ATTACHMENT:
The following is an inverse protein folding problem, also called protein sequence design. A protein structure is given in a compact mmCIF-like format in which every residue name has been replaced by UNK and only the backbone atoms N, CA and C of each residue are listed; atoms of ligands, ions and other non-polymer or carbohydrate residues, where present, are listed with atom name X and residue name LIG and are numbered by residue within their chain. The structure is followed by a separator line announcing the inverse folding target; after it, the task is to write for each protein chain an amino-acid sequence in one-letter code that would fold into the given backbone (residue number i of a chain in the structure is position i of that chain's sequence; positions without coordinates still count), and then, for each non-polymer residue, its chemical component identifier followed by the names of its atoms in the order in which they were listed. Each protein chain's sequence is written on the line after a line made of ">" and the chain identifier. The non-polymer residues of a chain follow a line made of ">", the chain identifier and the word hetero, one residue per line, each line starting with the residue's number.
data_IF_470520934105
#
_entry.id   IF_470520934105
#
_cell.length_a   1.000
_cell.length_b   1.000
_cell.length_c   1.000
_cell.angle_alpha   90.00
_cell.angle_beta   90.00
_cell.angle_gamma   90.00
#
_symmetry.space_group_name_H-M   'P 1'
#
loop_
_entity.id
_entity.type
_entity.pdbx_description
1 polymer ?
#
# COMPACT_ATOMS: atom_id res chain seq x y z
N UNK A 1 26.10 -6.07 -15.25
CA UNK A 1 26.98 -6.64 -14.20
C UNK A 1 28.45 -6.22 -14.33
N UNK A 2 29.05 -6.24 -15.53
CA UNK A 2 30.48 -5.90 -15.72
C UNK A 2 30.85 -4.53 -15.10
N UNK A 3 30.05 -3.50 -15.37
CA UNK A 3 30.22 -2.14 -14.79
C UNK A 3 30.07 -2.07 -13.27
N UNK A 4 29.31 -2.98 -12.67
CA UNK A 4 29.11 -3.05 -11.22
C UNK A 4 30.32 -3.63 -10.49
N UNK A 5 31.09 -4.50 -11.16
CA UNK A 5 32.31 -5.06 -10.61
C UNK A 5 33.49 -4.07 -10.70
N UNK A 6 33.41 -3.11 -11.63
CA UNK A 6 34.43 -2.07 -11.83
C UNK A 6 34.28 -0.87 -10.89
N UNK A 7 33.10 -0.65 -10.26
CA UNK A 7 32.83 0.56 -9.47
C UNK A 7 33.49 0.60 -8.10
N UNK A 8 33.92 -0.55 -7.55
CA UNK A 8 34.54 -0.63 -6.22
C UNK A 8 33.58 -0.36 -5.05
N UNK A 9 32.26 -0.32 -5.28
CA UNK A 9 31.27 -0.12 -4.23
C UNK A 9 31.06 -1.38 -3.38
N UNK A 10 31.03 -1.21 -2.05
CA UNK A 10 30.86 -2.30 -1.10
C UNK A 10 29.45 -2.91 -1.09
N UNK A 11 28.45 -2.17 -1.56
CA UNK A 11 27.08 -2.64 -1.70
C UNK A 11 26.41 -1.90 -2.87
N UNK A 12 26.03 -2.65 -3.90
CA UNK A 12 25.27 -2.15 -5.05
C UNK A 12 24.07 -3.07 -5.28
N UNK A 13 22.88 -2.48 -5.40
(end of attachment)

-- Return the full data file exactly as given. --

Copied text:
The following is an inverse protein folding problem, also called protein sequence design. A protein structure is given in a compact mmCIF-like format in which every residue name has been replaced by UNK and only the backbone atoms N, CA and C of each residue are listed; atoms of ligands, ions and other non-polymer or carbohydrate residues, where present, are listed with atom name X and residue name LIG and are numbered by residue within their chain. The structure is followed by a separator line announcing the inverse folding target; after it, the task is to write for each protein chain an amino-acid sequence in one-letter code that would fold into the given backbone (residue number i of a chain in the structure is position i of that chain's sequence; positions without coordinates still count), and then, for each non-polymer residue, its chemical component identifier followed by the names of its atoms in the order in which they were listed. Each protein chain's sequence is written on the line after a line made of ">" and the chain identifier. The non-polymer residues of a chain follow a line made of ">", the chain identifier and the word hetero, one residue per line, each line starting with the residue's number.
data_IF_470520934105
#
_entry.id   IF_470520934105
#
_cell.length_a   1.000
_cell.length_b   1.000
_cell.length_c   1.000
_cell.angle_alpha   90.00
_cell.angle_beta   90.00
_cell.angle_gamma   90.00
#
_symmetry.space_group_name_H-M   'P 1'
#
loop_
_entity.id
_entity.type
_entity.pdbx_description
1 polymer ?
#
# COMPACT_ATOMS: atom_id res chain seq x y z
N UNK A 1 26.10 -6.07 -15.25
CA UNK A 1 26.98 -6.64 -14.20
C UNK A 1 28.45 -6.22 -14.33
N UNK A 2 29.05 -6.24 -15.53
CA UNK A 2 30.48 -5.90 -15.72
C UNK A 2 30.85 -4.53 -15.10
N UNK A 3 30.05 -3.50 -15.37
CA UNK A 3 30.22 -2.14 -14.79
C UNK A 3 30.07 -2.07 -13.27
N UNK A 4 29.31 -2.98 -12.67
CA UNK A 4 29.11 -3.05 -11.22
C UNK A 4 30.32 -3.63 -10.49
N UNK A 5 31.09 -4.50 -11.16
CA UNK A 5 32.31 -5.06 -10.61
C UNK A 5 33.49 -4.07 -10.70
N UNK A 6 33.41 -3.11 -11.63
CA UNK A 6 34.43 -2.07 -11.83
C UNK A 6 34.28 -0.87 -10.89
N UNK A 7 33.10 -0.65 -10.26
CA UNK A 7 32.83 0.56 -9.47
C UNK A 7 33.49 0.60 -8.10
N UNK A 8 33.92 -0.55 -7.55
CA UNK A 8 34.54 -0.63 -6.22
C UNK A 8 33.58 -0.36 -5.05
N UNK A 9 32.26 -0.32 -5.28
CA UNK A 9 31.27 -0.12 -4.23
C UNK A 9 31.06 -1.38 -3.38
N UNK A 10 31.03 -1.21 -2.05
CA UNK A 10 30.86 -2.30 -1.10
C UNK A 10 29.45 -2.91 -1.09
N UNK A 11 28.45 -2.17 -1.56
CA UNK A 11 27.08 -2.64 -1.70
C UNK A 11 26.41 -1.90 -2.87
N UNK A 12 26.03 -2.65 -3.90
CA UNK A 12 25.27 -2.15 -5.05
C UNK A 12 24.07 -3.07 -5.28
N UNK A 13 22.88 -2.48 -5.40